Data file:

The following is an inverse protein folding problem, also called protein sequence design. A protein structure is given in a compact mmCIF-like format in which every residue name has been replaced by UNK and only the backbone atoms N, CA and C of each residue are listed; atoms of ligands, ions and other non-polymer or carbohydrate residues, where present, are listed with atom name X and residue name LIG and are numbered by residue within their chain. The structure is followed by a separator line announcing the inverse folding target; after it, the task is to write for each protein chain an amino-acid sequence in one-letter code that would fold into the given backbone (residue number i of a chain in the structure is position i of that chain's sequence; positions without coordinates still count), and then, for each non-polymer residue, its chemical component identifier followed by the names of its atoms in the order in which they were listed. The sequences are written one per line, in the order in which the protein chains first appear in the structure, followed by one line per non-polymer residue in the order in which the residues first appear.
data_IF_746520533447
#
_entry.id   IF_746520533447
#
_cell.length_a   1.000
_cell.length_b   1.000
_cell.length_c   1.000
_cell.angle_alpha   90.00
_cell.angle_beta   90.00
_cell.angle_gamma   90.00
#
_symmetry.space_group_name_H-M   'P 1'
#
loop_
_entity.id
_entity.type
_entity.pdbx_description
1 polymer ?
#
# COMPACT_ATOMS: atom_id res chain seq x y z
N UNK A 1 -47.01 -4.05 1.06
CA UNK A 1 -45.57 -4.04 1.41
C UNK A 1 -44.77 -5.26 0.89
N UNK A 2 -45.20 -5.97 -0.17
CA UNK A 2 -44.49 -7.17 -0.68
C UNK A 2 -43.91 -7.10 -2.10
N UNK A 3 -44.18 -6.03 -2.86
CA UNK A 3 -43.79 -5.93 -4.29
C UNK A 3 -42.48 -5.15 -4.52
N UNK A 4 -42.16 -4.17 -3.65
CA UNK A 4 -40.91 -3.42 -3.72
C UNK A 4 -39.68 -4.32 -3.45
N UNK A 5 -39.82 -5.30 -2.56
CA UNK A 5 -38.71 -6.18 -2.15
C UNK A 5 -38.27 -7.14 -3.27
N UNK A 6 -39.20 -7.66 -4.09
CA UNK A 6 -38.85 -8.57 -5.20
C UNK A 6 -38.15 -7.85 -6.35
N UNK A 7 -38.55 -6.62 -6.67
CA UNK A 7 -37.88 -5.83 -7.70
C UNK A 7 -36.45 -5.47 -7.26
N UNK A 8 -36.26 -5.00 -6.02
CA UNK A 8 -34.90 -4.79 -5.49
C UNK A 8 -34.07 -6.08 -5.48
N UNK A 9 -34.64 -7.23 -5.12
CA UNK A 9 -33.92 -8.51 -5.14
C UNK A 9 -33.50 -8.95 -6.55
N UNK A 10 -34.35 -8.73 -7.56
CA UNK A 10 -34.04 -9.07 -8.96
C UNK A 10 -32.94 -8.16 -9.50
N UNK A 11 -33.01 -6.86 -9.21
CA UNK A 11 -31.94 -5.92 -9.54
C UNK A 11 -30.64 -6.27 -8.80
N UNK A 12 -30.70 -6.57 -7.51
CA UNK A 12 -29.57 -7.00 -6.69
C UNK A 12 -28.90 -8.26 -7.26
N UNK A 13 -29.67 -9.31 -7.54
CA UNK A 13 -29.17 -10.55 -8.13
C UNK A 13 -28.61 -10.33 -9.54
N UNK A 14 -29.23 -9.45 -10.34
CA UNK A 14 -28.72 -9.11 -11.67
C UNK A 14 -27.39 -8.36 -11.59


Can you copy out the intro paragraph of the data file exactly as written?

The following is an inverse protein folding problem, also called protein sequence design. A protein structure is given in a compact mmCIF-like format in which every residue name has been replaced by UNK and only the backbone atoms N, CA and C of each residue are listed; atoms of ligands, ions and other non-polymer or carbohydrate residues, where present, are listed with atom name X and residue name LIG and are numbered by residue within their chain. The structure is followed by a separator line announcing the inverse folding target; after it, the task is to write for each protein chain an amino-acid sequence in one-letter code that would fold into the given backbone (residue number i of a chain in the structure is position i of that chain's sequence; positions without coordinates still count), and then, for each non-polymer residue, its chemical component identifier followed by the names of its atoms in the order in which they were listed. The sequences are written one per line, in the order in which the protein chains first appear in the structure, followed by one line per non-polymer residue in the order in which the residues first appear.